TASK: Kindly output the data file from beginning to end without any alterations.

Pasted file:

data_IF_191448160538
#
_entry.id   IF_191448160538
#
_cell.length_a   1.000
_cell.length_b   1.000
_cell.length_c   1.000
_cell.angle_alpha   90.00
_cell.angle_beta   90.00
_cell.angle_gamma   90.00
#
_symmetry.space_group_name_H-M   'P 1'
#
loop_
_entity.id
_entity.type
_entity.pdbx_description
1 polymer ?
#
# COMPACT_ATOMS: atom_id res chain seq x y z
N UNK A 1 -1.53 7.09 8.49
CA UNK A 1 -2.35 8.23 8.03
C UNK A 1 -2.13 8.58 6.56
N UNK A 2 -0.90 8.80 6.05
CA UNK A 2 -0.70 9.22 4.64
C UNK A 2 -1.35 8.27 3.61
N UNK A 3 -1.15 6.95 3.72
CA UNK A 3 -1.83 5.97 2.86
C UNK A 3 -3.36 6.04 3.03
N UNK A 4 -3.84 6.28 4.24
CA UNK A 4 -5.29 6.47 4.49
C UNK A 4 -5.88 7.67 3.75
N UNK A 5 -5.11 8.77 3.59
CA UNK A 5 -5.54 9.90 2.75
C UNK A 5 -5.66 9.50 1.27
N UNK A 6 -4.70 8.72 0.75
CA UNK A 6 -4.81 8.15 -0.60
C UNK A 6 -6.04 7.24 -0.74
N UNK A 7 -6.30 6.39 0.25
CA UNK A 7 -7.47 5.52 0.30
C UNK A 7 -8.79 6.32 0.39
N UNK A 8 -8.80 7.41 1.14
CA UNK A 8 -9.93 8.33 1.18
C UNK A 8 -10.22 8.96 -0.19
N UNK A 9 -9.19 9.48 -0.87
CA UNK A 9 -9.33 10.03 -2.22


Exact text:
data_IF_191448160538
#
_entry.id   IF_191448160538
#
_cell.length_a   1.000
_cell.length_b   1.000
_cell.length_c   1.000
_cell.angle_alpha   90.00
_cell.angle_beta   90.00
_cell.angle_gamma   90.00
#
_symmetry.space_group_name_H-M   'P 1'
#
loop_
_entity.id
_entity.type
_entity.pdbx_description
1 polymer ?
#
# COMPACT_ATOMS: atom_id res chain seq x y z
N UNK A 1 -1.53 7.09 8.49
CA UNK A 1 -2.35 8.23 8.03
C UNK A 1 -2.13 8.58 6.56
N UNK A 2 -0.90 8.80 6.05
CA UNK A 2 -0.70 9.22 4.64
C UNK A 2 -1.35 8.27 3.61
N UNK A 3 -1.15 6.95 3.72
CA UNK A 3 -1.83 5.97 2.86
C UNK A 3 -3.36 6.04 3.03
N UNK A 4 -3.84 6.28 4.24
CA UNK A 4 -5.29 6.47 4.49
C UNK A 4 -5.88 7.67 3.75
N UNK A 5 -5.11 8.77 3.59
CA UNK A 5 -5.54 9.90 2.75
C UNK A 5 -5.66 9.50 1.27
N UNK A 6 -4.70 8.72 0.75
CA UNK A 6 -4.81 8.15 -0.60
C UNK A 6 -6.04 7.24 -0.74
N UNK A 7 -6.30 6.39 0.25
CA UNK A 7 -7.47 5.52 0.30
C UNK A 7 -8.79 6.32 0.39
N UNK A 8 -8.80 7.41 1.14
CA UNK A 8 -9.93 8.33 1.18
C UNK A 8 -10.22 8.96 -0.19
N UNK A 9 -9.19 9.48 -0.87
CA UNK A 9 -9.33 10.03 -2.22